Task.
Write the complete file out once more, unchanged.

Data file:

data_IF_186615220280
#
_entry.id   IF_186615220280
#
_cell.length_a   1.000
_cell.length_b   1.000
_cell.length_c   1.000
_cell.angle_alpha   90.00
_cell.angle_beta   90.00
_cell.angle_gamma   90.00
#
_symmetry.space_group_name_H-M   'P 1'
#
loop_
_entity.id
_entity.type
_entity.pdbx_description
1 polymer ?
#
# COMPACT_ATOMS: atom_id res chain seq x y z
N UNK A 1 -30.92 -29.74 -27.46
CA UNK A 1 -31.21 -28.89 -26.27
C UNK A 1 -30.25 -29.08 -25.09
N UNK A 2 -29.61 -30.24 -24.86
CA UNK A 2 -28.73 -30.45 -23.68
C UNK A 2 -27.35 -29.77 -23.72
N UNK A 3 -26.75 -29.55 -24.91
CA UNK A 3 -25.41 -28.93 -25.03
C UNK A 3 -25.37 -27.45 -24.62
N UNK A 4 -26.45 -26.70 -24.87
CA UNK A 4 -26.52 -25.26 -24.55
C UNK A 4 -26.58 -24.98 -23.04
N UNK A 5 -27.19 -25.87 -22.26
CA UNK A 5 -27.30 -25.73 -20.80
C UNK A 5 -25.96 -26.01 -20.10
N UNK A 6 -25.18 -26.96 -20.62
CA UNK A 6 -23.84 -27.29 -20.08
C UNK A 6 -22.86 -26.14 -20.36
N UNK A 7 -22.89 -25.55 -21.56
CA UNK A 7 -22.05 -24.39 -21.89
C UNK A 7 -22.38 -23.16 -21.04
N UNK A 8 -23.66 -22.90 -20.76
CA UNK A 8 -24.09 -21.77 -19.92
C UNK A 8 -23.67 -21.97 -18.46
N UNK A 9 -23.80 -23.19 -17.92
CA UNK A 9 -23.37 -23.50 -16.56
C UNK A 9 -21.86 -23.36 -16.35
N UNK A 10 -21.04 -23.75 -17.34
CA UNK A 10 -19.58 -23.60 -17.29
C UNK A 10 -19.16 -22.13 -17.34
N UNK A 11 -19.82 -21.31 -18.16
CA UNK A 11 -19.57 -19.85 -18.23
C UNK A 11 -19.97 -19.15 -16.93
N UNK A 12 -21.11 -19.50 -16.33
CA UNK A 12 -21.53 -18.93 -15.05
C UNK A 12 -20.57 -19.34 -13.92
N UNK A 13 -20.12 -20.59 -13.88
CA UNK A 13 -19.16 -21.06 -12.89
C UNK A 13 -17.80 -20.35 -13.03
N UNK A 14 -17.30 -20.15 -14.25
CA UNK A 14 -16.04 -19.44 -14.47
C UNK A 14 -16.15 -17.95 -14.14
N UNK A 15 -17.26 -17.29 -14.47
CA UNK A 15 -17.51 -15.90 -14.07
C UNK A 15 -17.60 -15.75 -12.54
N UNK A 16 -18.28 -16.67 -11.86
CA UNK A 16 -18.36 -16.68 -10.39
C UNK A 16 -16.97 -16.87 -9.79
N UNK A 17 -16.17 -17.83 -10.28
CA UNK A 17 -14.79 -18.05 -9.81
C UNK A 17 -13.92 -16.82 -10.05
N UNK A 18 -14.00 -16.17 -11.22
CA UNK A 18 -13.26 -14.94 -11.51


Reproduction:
data_IF_186615220280
#
_entry.id   IF_186615220280
#
_cell.length_a   1.000
_cell.length_b   1.000
_cell.length_c   1.000
_cell.angle_alpha   90.00
_cell.angle_beta   90.00
_cell.angle_gamma   90.00
#
_symmetry.space_group_name_H-M   'P 1'
#
loop_
_entity.id
_entity.type
_entity.pdbx_description
1 polymer ?
#
# COMPACT_ATOMS: atom_id res chain seq x y z
N UNK A 1 -30.92 -29.74 -27.46
CA UNK A 1 -31.21 -28.89 -26.27
C UNK A 1 -30.25 -29.08 -25.09
N UNK A 2 -29.61 -30.24 -24.86
CA UNK A 2 -28.73 -30.45 -23.68
C UNK A 2 -27.35 -29.77 -23.72
N UNK A 3 -26.75 -29.55 -24.91
CA UNK A 3 -25.41 -28.93 -25.03
C UNK A 3 -25.37 -27.45 -24.62
N UNK A 4 -26.45 -26.70 -24.87
CA UNK A 4 -26.52 -25.26 -24.55
C UNK A 4 -26.58 -24.98 -23.04
N UNK A 5 -27.19 -25.87 -22.26
CA UNK A 5 -27.30 -25.73 -20.80
C UNK A 5 -25.96 -26.01 -20.10
N UNK A 6 -25.18 -26.96 -20.62
CA UNK A 6 -23.84 -27.29 -20.08
C UNK A 6 -22.86 -26.14 -20.36
N UNK A 7 -22.89 -25.55 -21.56
CA UNK A 7 -22.05 -24.39 -21.89
C UNK A 7 -22.38 -23.16 -21.04
N UNK A 8 -23.66 -22.90 -20.76
CA UNK A 8 -24.09 -21.77 -19.92
C UNK A 8 -23.67 -21.97 -18.46
N UNK A 9 -23.80 -23.19 -17.92
CA UNK A 9 -23.37 -23.50 -16.56
C UNK A 9 -21.86 -23.36 -16.35
N UNK A 10 -21.04 -23.75 -17.34
CA UNK A 10 -19.58 -23.60 -17.29
C UNK A 10 -19.16 -22.13 -17.34
N UNK A 11 -19.82 -21.31 -18.16
CA UNK A 11 -19.57 -19.85 -18.23
C UNK A 11 -19.97 -19.15 -16.93
N UNK A 12 -21.11 -19.50 -16.33
CA UNK A 12 -21.53 -18.93 -15.05
C UNK A 12 -20.57 -19.34 -13.92
N UNK A 13 -20.12 -20.59 -13.88
CA UNK A 13 -19.16 -21.06 -12.89
C UNK A 13 -17.80 -20.35 -13.03
N UNK A 14 -17.30 -20.15 -14.25
CA UNK A 14 -16.04 -19.44 -14.47
C UNK A 14 -16.15 -17.95 -14.14
N UNK A 15 -17.26 -17.29 -14.47
CA UNK A 15 -17.51 -15.90 -14.07
C UNK A 15 -17.60 -15.75 -12.54
N UNK A 16 -18.28 -16.67 -11.86
CA UNK A 16 -18.36 -16.68 -10.39
C UNK A 16 -16.97 -16.87 -9.79
N UNK A 17 -16.17 -17.83 -10.28
CA UNK A 17 -14.79 -18.05 -9.81
C UNK A 17 -13.92 -16.82 -10.05
N UNK A 18 -14.00 -16.17 -11.22
CA UNK A 18 -13.26 -14.94 -11.51